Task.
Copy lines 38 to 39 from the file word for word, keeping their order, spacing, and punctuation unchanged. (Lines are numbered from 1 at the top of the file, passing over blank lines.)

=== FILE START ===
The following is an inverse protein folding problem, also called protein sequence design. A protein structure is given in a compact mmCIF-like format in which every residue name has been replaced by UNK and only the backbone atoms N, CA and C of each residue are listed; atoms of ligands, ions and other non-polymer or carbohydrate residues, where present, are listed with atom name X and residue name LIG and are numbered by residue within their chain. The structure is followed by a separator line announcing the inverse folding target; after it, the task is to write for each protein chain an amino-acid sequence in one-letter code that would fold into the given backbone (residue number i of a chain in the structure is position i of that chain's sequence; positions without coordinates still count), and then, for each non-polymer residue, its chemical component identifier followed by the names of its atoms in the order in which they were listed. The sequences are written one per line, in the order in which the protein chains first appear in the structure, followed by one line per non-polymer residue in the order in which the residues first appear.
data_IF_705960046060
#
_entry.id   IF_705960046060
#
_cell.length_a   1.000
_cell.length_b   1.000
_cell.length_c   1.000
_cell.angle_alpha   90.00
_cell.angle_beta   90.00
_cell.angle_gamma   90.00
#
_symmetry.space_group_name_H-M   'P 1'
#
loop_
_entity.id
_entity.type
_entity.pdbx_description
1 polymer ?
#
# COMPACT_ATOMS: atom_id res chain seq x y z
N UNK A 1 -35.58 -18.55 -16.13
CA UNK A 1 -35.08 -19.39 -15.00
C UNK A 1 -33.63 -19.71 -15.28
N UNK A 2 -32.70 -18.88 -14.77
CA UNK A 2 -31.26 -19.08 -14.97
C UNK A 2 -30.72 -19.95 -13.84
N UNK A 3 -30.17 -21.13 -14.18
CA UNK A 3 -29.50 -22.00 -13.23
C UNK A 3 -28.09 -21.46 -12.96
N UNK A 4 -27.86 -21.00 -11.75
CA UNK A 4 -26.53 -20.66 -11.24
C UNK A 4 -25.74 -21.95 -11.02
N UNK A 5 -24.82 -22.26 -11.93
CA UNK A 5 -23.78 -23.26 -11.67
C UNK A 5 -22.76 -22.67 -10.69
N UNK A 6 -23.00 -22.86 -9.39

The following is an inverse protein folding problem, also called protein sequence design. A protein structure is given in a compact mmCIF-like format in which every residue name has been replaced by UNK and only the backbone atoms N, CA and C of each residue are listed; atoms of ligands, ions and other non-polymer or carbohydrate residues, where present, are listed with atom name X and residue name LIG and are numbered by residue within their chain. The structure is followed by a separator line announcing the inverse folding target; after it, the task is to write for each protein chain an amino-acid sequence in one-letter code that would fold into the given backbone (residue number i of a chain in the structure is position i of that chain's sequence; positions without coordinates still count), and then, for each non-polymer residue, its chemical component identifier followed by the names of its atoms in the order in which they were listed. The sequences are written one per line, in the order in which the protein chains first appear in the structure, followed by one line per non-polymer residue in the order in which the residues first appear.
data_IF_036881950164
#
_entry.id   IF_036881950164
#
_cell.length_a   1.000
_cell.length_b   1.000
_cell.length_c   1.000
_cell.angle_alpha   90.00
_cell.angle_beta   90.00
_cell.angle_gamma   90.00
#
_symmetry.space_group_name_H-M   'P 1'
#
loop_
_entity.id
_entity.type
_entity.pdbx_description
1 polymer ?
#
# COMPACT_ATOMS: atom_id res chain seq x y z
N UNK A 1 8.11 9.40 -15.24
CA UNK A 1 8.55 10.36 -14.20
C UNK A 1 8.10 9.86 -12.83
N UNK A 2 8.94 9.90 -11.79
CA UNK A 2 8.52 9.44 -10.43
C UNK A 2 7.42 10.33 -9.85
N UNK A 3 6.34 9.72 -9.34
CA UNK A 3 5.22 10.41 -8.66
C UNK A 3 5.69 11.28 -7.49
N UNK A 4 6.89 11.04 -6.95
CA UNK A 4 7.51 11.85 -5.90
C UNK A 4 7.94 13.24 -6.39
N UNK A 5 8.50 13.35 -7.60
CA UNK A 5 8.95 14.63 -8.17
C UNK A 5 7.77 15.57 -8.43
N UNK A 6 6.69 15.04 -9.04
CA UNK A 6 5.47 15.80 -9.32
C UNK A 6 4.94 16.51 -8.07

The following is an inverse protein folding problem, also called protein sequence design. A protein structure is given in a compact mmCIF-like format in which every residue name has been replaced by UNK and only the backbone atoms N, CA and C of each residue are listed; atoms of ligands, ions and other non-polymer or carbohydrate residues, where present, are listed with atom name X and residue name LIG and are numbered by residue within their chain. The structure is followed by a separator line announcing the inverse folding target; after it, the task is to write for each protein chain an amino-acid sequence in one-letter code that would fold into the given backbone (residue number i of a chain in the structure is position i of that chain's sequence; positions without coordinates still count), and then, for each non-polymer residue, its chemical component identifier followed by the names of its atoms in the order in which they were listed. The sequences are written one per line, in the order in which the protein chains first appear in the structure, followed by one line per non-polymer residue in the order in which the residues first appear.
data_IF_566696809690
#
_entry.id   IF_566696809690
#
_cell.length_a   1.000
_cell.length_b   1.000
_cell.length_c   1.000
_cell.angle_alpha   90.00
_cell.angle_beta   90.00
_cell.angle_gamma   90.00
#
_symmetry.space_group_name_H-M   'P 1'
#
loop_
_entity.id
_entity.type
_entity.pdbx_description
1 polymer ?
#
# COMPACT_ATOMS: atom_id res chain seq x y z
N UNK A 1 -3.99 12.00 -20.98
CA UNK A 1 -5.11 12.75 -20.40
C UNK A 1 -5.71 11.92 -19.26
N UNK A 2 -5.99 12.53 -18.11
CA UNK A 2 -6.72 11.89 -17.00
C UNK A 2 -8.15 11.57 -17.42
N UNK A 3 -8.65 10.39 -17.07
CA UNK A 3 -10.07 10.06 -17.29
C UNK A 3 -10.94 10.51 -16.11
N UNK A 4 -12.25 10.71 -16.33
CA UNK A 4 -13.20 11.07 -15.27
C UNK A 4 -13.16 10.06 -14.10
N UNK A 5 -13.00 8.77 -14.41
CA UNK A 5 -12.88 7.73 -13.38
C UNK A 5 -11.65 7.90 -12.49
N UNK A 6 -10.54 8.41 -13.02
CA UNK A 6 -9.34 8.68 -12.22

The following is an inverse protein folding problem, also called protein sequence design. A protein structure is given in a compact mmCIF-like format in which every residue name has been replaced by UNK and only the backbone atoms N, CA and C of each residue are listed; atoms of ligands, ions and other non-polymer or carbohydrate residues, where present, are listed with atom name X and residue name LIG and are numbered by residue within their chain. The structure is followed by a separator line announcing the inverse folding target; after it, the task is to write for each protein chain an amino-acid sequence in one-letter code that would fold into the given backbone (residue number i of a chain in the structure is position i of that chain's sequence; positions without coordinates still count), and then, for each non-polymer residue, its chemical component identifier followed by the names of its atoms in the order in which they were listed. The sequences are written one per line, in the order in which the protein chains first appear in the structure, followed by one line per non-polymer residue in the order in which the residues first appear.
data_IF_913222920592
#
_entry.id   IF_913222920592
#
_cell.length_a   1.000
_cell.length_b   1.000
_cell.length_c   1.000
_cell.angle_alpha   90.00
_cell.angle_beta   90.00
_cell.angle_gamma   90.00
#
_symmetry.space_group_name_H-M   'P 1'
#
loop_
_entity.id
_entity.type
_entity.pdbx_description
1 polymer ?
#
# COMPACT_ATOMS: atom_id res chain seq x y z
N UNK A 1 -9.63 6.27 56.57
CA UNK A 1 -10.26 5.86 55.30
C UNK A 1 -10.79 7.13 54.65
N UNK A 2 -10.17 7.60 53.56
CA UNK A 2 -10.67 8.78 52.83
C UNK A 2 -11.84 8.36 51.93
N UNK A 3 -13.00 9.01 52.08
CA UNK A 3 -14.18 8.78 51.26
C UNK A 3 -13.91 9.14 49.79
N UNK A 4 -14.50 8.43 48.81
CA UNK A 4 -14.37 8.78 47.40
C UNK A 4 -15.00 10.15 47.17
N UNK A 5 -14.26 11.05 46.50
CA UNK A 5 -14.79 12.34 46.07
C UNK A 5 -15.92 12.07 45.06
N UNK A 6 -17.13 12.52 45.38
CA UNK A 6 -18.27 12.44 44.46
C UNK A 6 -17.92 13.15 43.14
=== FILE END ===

The following is an inverse protein folding problem, also called protein sequence design. A protein structure is given in a compact mmCIF-like format in which every residue name has been replaced by UNK and only the backbone atoms N, CA and C of each residue are listed; atoms of ligands, ions and other non-polymer or carbohydrate residues, where present, are listed with atom name X and residue name LIG and are numbered by residue within their chain. The structure is followed by a separator line announcing the inverse folding target; after it, the task is to write for each protein chain an amino-acid sequence in one-letter code that would fold into the given backbone (residue number i of a chain in the structure is position i of that chain's sequence; positions without coordinates still count), and then, for each non-polymer residue, its chemical component identifier followed by the names of its atoms in the order in which they were listed. The sequences are written one per line, in the order in which the protein chains first appear in the structure, followed by one line per non-polymer residue in the order in which the residues first appear.
data_IF_036881950164